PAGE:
PAGLIA E FIENO – Translates as “Straw and Hay.” This is a mix of green spinach pasta and yellow egg tagliatelle or tagliolini, commonly sauced with cream, ham and peas. A Tuscan specialty.
PAGNOTTA – A large round loaf of bread.
PALLIARD – Thinly pounded slices of meat, often veal, chicken or beef.
PALOMBO – Dogfish. Commonly stewed or used in soups.
PANE AL LATTE – A light, spongy, cake-like type of bread.
PAN BIGIO – “Gray bread.” Coarse gray-colored bread made of unrefined flour.
PANCETTA - Unsmoked bacon made from pork belly and then cured in salt and spices giving it a mild flavor. It can be eaten raw as an antipasto, but is usually cut into strips and fried to flavor many Italian dishes.
PAN CON UVA – Raisin bread.
PAN DI RAMERINO – Bread flavored with rosemary, a Tuscan specialty.
PAN DI SPAGNA – Sponge cake. Used in many Italian desserts such as Cassata, and Zuppa Inglese.
PANE GRATTUGIATO – Bread Crumbs.
PANETTONE – A tall, fat cylindrical egg-rich cake studded with candied fruit and served traditionally at Christmas and Easter. A specialty of Lombardy.
PANFORTE – A dense, cake filled with dried fruits, nuts and spices that is a specialty of Tuscany at Christmas.
PANINO – A bread roll, generally made for sandwiches.
PANNA – Heavy Cream. Used in sauces and deserts. The most famous sauce using cream is Fettuccine Alfredo.
PAPPARADELLE – A favorite in Tuscany, this pasta consists of long ribbons of fresh pasta about 1 inch wide.
PARMIGIANO REGGIANO – Parmesan. One of the best known Italian cheeses which is made in a strctly regulated fashion around the Parma area. Parmesan is a dry cheese, and has a mild flavor. It can be eaten on it’s own, or grated and used in many dishes in an Italian kitchen, particulary to top a finished pasta dish.
PASSATA – Purée of Tomato. Also used to make sauces. If you pass chopped or whole tomatoes through a food mill or blend them you will get passata.
PASSATELLI – A traditional first course in the neighboring regions of Romagna and the Marche, passatelli were named because they are passed through a special iron that looks like a slotted spoon mounted on two horizontal handles. In Romagna, the dough is made with fresh bread crumbs, eggs, Parmigiano, and a grating of nutmeg and lemon zest; beef marrow can be used to make passatelli particularly rich. In the Marche, passatelli include ground beef, and the lemon is omitted.
PASTA FROLLA – Short pastry used in baking both sweet and savory dishes.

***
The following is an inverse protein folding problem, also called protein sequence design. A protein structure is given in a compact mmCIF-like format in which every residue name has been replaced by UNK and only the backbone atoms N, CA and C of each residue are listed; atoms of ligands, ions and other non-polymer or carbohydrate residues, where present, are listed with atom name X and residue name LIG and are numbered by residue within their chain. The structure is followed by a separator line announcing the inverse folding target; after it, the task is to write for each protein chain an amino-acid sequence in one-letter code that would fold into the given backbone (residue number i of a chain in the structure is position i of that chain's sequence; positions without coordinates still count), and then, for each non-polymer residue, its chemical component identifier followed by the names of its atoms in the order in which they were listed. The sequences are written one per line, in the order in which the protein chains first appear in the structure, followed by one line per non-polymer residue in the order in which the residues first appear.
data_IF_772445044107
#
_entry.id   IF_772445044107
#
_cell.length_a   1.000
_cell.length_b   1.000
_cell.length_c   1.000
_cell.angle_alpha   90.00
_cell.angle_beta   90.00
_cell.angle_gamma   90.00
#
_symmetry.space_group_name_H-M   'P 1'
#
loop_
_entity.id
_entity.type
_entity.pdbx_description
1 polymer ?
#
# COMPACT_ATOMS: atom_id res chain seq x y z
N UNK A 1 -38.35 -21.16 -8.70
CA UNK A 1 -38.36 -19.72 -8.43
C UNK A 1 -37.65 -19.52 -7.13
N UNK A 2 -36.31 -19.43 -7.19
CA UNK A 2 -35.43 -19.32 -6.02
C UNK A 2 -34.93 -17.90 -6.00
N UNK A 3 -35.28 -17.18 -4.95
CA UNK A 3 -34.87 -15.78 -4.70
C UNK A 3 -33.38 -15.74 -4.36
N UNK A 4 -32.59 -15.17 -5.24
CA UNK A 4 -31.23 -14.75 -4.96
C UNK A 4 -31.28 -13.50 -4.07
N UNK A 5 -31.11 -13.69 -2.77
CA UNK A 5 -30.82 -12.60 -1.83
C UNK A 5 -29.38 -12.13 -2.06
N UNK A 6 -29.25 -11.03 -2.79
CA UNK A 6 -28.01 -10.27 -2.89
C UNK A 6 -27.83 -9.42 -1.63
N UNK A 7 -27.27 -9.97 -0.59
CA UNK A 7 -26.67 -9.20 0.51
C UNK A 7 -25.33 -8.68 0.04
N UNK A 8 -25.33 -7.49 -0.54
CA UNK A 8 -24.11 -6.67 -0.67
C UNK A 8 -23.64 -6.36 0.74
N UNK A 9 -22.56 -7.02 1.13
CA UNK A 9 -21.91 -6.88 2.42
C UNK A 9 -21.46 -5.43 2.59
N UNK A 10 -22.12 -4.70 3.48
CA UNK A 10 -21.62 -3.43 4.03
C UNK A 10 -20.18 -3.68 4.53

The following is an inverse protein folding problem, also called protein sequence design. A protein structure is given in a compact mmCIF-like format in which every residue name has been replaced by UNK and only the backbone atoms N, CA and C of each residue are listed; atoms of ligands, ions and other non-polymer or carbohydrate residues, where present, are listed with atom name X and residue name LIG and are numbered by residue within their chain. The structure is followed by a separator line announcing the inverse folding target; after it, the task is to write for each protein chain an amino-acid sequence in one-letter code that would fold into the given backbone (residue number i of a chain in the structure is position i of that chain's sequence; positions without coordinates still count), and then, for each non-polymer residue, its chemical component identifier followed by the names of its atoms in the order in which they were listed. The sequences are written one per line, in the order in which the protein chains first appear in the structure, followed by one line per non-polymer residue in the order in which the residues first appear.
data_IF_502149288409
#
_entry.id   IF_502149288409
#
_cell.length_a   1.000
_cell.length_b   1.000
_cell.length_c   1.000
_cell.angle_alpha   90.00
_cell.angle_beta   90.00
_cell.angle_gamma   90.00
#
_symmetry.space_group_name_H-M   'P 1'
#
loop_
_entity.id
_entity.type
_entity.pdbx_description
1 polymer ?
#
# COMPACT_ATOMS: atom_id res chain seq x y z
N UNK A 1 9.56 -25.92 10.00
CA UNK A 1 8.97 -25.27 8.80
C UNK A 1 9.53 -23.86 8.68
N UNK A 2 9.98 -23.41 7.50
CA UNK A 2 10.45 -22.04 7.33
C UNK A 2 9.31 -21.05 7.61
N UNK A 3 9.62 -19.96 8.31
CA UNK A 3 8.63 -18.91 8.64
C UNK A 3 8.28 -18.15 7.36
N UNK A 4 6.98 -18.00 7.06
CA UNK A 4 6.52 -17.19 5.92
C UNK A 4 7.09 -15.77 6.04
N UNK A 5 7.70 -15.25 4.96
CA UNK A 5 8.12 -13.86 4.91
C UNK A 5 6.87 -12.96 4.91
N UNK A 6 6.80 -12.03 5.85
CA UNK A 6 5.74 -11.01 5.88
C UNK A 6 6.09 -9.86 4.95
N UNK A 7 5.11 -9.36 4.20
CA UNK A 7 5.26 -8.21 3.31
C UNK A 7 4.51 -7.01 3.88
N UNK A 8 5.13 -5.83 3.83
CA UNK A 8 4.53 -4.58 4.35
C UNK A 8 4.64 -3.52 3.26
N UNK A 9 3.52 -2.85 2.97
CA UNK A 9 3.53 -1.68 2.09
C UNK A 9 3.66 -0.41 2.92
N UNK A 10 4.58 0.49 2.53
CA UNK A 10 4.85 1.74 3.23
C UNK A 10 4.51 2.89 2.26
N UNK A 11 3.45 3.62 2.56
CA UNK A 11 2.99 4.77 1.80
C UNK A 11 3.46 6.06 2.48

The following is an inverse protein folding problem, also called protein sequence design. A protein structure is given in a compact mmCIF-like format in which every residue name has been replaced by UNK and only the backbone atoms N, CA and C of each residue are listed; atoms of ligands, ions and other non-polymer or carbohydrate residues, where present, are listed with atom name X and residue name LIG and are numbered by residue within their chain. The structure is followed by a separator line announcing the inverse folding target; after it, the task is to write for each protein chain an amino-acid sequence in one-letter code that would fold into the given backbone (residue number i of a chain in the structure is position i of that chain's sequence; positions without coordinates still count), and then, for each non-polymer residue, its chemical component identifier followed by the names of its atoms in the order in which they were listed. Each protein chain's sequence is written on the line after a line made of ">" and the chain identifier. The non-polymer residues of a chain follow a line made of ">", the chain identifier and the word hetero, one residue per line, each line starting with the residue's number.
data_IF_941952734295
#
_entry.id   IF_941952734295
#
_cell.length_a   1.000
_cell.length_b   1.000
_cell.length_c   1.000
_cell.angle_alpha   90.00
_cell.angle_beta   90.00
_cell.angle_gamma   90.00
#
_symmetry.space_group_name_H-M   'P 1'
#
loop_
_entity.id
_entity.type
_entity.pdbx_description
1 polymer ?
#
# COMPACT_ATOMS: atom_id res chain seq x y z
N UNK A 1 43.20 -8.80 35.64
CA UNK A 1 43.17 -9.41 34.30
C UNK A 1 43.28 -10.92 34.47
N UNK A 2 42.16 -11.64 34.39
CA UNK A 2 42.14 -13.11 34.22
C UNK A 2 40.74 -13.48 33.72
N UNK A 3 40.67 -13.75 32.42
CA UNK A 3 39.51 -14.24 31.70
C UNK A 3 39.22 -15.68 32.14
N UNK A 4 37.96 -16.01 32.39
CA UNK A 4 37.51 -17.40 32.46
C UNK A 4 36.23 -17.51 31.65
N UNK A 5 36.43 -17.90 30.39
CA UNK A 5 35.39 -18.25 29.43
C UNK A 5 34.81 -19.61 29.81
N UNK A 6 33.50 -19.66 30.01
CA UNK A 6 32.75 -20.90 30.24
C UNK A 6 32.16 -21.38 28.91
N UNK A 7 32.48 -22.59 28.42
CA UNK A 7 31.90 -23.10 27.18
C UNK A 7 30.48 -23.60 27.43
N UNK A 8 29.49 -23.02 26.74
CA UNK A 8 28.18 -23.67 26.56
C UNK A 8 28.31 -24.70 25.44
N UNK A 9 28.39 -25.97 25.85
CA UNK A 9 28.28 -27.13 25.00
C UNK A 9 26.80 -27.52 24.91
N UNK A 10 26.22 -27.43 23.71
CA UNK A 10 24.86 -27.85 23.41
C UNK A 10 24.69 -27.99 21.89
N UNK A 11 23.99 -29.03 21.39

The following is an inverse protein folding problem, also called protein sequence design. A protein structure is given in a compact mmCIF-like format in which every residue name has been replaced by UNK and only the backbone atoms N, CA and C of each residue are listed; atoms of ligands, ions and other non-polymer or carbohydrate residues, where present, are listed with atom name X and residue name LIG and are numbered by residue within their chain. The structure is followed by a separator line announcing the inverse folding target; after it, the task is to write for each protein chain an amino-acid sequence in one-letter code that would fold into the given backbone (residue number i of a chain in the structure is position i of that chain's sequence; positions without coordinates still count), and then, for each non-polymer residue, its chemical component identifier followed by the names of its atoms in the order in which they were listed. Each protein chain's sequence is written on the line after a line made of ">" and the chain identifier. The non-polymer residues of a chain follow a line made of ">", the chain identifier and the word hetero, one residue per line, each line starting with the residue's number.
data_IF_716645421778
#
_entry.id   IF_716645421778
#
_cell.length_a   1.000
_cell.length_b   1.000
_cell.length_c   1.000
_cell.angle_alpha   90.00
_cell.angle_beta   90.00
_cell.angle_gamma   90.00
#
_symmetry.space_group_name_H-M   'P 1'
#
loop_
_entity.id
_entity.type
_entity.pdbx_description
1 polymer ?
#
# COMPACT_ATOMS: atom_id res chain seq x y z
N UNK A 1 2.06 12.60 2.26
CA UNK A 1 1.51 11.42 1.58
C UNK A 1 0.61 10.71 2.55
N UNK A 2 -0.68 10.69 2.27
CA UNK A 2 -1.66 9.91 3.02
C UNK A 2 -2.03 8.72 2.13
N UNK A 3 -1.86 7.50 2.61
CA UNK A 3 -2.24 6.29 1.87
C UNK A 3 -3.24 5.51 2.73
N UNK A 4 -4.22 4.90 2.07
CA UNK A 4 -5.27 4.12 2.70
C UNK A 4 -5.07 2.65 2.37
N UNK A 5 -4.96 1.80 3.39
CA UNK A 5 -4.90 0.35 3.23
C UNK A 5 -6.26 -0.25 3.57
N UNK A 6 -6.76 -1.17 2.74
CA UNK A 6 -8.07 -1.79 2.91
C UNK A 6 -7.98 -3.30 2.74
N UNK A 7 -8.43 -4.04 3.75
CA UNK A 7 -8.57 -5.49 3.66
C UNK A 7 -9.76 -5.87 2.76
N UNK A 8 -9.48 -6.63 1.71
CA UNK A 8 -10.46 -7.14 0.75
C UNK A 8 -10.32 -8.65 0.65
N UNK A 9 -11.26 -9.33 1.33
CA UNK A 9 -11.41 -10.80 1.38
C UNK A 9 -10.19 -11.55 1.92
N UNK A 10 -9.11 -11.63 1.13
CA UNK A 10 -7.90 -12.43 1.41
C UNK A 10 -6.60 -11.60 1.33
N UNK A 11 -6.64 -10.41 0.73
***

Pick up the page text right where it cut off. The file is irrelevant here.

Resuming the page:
PASTA GRATTUGIATA – Pasta dough that has been dried and then grated into very small grains, and cooked as couscous or served in broth.
PASTA SFOGLIA – Puff Pastry. Also called millefoglie.
PASTA VERDE – Green Pasta, most commonly made with chopped or pureed spinach.
PASTELLA – A basic batter used for deep frying, consisting of flour and water, and sometimes eggs.
PASTINA – Any tiny dried pasta most commonly used in soups, as for Pastina in Brodo.
PATATE – Potato. Patate fritte are french fries, and patatine potato chips.
PECORINO – All Italian cheeses made from sheep’s milk are called pecorino although they may vary greatly in texture and flavor.
PELATI – Peeled Canned Tomatoes. You can either peel fresh tomatoes, remove the core and seeds or buy bottled or canned varieties, either whole or chopped. Buy a good imported brand, as the good brands are less acidic and give a good proportion of tomatoes to liquid. San Marzano tomatoes are an exceptionally flavorful tomato either canned or fresh.
PENNE – Shaped like a quilll from where it’s name originates, this dried pasta shape is very common.
PEPATO – Sicilian pecorino cheese, with black peppercorns set in the middle of the cheese. Has a very sharp flavor.
PEPE NERO – Black Pepper. Pepe bianco, white pepper, and pepe rosso, red pepper are also commonly used.
PEPERONI – Sweet Peppers. These peppers, also know as capsicums, come in a variety of colors. They have a sweet taste and crunchy texture, and are used in many regional recipes across Italy, often being roasted first.
PEPERONCINI – Red chilies. These dried, hot peppers are added to many southern Italian specialties, including pasta sauces and pizza.
PERA – Pear. Eaten fresh in place of dessert but also made into preserves, sorbetti and pastries.
PESCA – Peach. Eaten fresh in place of dessert but also made into preserves, sorbetti and pastries.
PERCIATELLI – Dried, thick strands of spaghetti with a hollow center.
PERSICO – Fresh Water Perch. Most commonly fried.
PESCE SPADA – Swordfish. Most often sold in steaks, they can be found throughout Italy. Often grilled or roasted, they are also sliced thinly and rolled around a flavorful filling before grilling.
PESCIOLINI – Tiny fish that are coated in a light batter and deep fried.